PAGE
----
• “Twisting Mary’s Arm” (5:03) from Boxing Hefner
  • “Mary Lee” (3:03) from Boxing Hefner
  • “Nobody Knows” (2:19) from Revelations!
  • “Dragnet For Jesus” (2:53) from Revelations!
  • “He Got Better Things For You” (3:24) from Revelations!
  • “Turkle Dove” (3:02) from Revelations!

That’s over fifty minutes worth of music. This is all material prior to 2001, when they released their final album.

There’s also the band’s very first release, a cassette tape EP called The Devotion Chamber from 1996, but which Darren has doubts as to whether or not should be included in Hefner‘s discography as it’s mostly a solo affair. The release has four tracks, recorded on a four track, all of which, except for one, have been re-recorded and released on the band’s proper albums.  I’ve never heard this release, so the tracks in question may actually have already been included on the reissues; there are several tracks marked “4 track” among the extra tracks on the reissues, and three of these are indeed the same songs as from the band’s semi-debut – but are they the same recordings? As for the fourth track, “You’ve Been Prayed For”, it may have been included on the band’s compilation Catfight!, but again it’s not clear if it’s the actual recording from The Devotion Chamber, or if it’s a different recording of the same song; the otherwise informative booklet that came with the compilation doesn’t make it clear, and the reissues themselves are all booklet-less.

There was also a mystery as to whether the version of “China Crisis” included on this reissue, listed as only “4-Track Demo”, was the same as on the London split EP, but then I noticed that on iTunes this track is listed as “4-Track ‘London EP’ Version” instead, thus solving the mystery. I guess the line between a demo and a version is a thin one. And of course, strange that the description should be different on the two versions.

Anyway, there’s a lot of music they need to squeeze onto the final reissue if they are to reach the goal of having all their previously released music easily available, both music from the final album’s era (two album singles, two remix singles, and one EP) and the music they’ve skipped so far. Will this leave much room for demo tracks? While I’ve generally not enjoyed these and felt that they’ve clogged up the listening experience, this is the album for which I’m the most interested in hearing the demos; most of the studio songs are of the retro electronica variety, and so I’m curious if any of the demos were done acoustically, which would be interesting to hear. But will they have room for them this time around? Guess we’ll have to see.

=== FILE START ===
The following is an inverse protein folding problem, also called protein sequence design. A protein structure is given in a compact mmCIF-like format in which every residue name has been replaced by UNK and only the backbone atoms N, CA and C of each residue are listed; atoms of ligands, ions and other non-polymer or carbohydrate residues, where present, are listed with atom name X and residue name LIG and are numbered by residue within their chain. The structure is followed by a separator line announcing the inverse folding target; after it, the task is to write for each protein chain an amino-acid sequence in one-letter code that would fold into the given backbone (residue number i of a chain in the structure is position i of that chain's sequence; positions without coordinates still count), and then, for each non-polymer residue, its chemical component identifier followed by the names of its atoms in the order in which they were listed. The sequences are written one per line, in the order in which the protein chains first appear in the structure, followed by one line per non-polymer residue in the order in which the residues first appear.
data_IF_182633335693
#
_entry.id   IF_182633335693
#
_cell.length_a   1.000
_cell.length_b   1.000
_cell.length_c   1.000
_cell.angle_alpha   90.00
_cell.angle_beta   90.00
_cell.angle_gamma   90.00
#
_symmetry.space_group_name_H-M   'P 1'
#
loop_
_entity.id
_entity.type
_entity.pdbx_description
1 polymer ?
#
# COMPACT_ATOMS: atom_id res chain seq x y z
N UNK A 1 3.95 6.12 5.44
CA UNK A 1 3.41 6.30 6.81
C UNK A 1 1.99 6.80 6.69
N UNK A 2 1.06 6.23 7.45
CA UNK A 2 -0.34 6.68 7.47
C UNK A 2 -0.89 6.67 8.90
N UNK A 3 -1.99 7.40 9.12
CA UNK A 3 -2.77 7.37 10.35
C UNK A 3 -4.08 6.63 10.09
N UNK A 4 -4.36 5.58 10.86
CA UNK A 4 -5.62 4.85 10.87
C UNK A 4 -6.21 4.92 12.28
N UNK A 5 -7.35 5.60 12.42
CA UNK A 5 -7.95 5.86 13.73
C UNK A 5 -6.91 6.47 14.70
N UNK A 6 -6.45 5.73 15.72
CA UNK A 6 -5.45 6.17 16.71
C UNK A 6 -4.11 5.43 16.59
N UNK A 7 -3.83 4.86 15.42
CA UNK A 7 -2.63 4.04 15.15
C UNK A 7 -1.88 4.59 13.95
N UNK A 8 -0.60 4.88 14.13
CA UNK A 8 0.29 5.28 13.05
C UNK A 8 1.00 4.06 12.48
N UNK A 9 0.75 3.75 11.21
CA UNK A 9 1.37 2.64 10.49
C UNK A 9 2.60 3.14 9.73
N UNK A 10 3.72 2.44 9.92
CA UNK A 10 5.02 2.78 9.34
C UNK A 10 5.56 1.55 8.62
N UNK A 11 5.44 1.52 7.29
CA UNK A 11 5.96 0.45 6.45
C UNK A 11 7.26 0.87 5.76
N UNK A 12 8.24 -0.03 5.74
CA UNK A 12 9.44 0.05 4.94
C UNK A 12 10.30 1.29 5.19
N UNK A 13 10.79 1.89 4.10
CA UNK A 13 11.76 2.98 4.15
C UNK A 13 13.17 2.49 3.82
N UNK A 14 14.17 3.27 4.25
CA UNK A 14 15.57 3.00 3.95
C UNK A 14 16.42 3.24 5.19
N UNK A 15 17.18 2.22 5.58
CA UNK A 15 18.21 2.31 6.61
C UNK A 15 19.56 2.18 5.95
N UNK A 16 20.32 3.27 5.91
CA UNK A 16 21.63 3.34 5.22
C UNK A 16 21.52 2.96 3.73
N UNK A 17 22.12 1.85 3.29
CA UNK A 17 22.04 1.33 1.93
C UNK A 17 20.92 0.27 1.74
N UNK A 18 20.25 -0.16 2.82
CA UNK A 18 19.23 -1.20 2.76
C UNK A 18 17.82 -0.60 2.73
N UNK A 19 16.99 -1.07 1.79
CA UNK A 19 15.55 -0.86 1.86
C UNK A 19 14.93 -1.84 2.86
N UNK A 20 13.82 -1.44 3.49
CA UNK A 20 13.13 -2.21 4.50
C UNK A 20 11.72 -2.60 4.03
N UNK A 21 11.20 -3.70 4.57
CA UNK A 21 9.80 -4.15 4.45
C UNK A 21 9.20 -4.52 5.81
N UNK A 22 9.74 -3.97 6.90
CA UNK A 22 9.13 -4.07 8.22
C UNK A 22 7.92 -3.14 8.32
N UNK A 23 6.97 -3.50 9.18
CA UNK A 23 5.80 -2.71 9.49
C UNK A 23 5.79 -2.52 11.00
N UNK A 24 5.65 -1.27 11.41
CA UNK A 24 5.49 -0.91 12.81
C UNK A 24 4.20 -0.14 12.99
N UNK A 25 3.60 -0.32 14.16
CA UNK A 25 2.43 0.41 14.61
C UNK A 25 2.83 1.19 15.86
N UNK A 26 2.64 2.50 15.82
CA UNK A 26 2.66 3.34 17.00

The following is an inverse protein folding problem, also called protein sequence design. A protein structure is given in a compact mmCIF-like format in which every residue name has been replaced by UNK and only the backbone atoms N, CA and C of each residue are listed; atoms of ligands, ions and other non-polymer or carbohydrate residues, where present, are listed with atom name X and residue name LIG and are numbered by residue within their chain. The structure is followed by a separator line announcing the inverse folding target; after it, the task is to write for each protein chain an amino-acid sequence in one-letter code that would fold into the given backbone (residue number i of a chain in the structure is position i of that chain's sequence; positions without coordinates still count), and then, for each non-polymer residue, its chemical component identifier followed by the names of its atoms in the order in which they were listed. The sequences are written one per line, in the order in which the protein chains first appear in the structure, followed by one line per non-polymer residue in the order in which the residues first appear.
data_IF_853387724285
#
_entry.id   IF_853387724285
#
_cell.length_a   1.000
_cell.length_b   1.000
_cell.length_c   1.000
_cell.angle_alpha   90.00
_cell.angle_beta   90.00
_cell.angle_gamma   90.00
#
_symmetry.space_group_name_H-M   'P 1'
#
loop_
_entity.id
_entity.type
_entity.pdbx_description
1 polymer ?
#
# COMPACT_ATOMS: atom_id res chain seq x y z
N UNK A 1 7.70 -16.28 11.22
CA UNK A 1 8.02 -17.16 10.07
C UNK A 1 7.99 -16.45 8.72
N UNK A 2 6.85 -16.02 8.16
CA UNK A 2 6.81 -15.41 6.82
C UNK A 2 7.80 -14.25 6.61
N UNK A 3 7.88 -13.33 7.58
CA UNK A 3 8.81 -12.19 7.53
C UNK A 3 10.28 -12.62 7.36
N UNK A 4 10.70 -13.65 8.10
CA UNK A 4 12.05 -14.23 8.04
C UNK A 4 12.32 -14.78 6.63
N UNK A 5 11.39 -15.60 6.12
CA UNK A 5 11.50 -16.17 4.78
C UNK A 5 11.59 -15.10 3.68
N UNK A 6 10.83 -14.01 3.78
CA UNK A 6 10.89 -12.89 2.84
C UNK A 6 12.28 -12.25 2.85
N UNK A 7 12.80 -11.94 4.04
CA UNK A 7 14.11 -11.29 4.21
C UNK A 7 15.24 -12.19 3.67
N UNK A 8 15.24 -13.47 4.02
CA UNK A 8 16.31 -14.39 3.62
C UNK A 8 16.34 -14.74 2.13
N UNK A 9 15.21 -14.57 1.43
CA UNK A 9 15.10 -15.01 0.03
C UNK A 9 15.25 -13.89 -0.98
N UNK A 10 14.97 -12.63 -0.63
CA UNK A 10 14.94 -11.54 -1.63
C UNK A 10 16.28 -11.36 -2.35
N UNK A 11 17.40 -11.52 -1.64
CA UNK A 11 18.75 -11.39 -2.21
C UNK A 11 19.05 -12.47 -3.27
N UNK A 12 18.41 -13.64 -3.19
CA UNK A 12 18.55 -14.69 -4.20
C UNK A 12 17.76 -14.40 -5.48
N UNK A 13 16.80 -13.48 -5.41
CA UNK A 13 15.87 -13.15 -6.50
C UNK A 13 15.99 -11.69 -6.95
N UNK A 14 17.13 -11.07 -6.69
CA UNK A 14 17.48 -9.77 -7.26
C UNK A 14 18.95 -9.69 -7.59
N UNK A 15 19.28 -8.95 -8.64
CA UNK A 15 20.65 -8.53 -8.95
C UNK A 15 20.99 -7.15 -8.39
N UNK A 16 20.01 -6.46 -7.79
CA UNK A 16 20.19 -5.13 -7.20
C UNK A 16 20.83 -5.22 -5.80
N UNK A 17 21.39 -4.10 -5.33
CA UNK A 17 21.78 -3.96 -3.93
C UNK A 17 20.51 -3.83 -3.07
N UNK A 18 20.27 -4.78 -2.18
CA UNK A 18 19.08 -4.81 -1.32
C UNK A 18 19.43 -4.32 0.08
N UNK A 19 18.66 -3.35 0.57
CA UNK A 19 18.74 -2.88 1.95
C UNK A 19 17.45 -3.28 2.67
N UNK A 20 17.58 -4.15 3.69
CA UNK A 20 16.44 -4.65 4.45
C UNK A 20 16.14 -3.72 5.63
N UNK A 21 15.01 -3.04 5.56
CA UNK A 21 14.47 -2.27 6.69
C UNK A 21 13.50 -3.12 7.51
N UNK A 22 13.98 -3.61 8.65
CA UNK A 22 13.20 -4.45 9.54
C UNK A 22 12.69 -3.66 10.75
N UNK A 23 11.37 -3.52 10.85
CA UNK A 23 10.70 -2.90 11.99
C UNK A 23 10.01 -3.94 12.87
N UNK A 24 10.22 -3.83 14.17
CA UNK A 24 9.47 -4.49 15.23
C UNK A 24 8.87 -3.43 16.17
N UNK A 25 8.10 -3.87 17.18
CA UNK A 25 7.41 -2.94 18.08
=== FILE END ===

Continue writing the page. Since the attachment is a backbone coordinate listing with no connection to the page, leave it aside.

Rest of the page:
The asymmetry...

Oh, and a minor annoyance with this reissue is that they’ve made the sleeve a bit taller than it were on the two previous reissue releases. I’m always a bit annoyed when authors or musicians do this, suddenly releasing a product which breaks from the trend of their previous packaging, unless there’s a good reason for it or if it looks better, as it detracts from the aesthetics of your collection. Worst case scenario, if the artist suddenly decides to go for some crazy over-sized sleeve, it may not even fit into your designated area for CDs (as is the case with Radiohead‘s I Might Be Wrong: Live Recordings and Jonathan Richman’s Not So Much To Be Loved As To Love). Fortunately this one isn’t quite big enough to make it an issue.

I’ll leave you with a few choice Hefner tracks which are from their We Love The City album, but in different versions than the original album ones. First there’s a remix of “The Greedy Ugly People” by Baxendale, which can be found on this reissue. Then there’s the song “Don’t Go”, one of my favourite songs by the band, from a radio session. Apparently there’s a Hefner radio session compilation in the works too, so I’m curious if this will be included there. I’d love to hear the rest of this session, as this version is really good, and it sounds like the band’s having fun playing it. And finally, there’s “The Day That Thatcher Dies” from a more recent radio session with only Darren and Jack Hayter (aka. 50% Of Hefner). I’ve never liked this song much, but this slow version is pretty decent!

Hefner – “The Greedy Ugly People” (Baxendale Remix)

Hefner – “Don’t Go” (Session)

Darren & Jack – “The Day That Thatcher Dies” (Session)

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2 Responses to Hefner’s We Love The City Re-Issued 2-Disc Version… Deluxe

  1. Pingback: Hefner’s Dead Media Re-Issued 2-Disc Version… Deluxe « Kirkeby Kritikk